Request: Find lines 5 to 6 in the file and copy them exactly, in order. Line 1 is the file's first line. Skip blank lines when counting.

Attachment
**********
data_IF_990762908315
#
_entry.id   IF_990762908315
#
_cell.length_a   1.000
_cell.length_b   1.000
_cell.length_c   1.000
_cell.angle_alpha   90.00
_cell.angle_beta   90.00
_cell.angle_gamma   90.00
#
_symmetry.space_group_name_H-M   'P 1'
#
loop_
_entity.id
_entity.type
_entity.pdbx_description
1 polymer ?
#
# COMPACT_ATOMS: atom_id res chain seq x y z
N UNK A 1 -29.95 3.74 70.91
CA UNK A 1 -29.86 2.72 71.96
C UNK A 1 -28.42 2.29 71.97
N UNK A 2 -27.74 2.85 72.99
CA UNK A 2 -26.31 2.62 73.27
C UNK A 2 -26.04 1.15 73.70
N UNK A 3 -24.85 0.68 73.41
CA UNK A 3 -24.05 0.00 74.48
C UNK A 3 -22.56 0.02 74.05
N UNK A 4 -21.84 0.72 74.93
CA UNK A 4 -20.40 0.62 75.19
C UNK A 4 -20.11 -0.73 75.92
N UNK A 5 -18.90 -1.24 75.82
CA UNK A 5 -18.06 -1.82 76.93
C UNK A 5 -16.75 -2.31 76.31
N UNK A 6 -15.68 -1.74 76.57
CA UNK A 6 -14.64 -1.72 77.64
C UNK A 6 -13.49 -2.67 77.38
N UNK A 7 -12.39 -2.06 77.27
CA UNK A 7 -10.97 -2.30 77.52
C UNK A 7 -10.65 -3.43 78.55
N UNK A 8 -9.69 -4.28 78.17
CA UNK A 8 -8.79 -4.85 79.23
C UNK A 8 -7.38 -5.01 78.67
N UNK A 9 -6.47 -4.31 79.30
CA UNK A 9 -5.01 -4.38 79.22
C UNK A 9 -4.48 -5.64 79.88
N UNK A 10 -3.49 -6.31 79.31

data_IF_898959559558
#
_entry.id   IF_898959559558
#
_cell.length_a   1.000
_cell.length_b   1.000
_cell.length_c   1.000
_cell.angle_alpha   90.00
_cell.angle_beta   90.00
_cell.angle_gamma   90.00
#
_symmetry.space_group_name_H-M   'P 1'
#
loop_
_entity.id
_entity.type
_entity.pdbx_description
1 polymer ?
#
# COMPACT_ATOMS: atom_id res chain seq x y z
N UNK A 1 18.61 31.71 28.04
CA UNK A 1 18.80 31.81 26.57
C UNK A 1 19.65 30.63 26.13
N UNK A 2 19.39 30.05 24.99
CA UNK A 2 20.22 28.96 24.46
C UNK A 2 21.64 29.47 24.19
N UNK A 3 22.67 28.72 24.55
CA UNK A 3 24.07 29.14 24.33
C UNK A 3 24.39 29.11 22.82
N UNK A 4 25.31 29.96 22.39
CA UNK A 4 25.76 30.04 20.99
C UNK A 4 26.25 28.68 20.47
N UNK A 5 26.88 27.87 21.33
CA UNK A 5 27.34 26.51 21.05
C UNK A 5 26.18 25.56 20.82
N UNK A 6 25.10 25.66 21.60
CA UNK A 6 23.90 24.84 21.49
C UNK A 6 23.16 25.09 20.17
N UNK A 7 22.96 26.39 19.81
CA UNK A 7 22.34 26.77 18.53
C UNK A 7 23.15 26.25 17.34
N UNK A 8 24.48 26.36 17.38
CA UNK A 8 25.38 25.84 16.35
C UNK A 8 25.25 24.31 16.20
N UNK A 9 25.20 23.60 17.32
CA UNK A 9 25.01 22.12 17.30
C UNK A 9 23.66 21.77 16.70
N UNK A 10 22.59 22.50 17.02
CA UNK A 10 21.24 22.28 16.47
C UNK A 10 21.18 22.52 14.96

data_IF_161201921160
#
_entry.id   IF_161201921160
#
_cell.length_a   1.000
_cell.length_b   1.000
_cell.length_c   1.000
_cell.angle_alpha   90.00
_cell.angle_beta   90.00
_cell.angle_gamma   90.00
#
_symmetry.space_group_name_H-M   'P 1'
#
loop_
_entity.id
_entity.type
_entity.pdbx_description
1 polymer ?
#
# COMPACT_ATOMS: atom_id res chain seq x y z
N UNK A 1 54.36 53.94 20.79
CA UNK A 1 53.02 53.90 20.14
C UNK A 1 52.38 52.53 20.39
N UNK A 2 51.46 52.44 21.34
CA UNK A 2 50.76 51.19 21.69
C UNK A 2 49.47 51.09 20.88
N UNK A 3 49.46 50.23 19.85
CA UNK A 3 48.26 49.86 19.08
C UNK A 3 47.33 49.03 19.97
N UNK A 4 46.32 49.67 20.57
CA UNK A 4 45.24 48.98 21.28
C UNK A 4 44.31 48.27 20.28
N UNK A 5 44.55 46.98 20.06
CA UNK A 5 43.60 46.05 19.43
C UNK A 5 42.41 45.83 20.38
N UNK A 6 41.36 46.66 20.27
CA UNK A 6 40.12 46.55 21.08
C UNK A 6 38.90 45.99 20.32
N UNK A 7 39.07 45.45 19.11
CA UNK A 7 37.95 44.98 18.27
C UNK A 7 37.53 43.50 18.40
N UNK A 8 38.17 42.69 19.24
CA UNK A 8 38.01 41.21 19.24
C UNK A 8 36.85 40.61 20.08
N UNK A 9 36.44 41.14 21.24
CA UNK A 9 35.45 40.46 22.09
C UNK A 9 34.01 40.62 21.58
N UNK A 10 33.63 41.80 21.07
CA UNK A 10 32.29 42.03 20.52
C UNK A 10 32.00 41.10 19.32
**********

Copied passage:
_cell.length_a   1.000
_cell.length_b   1.000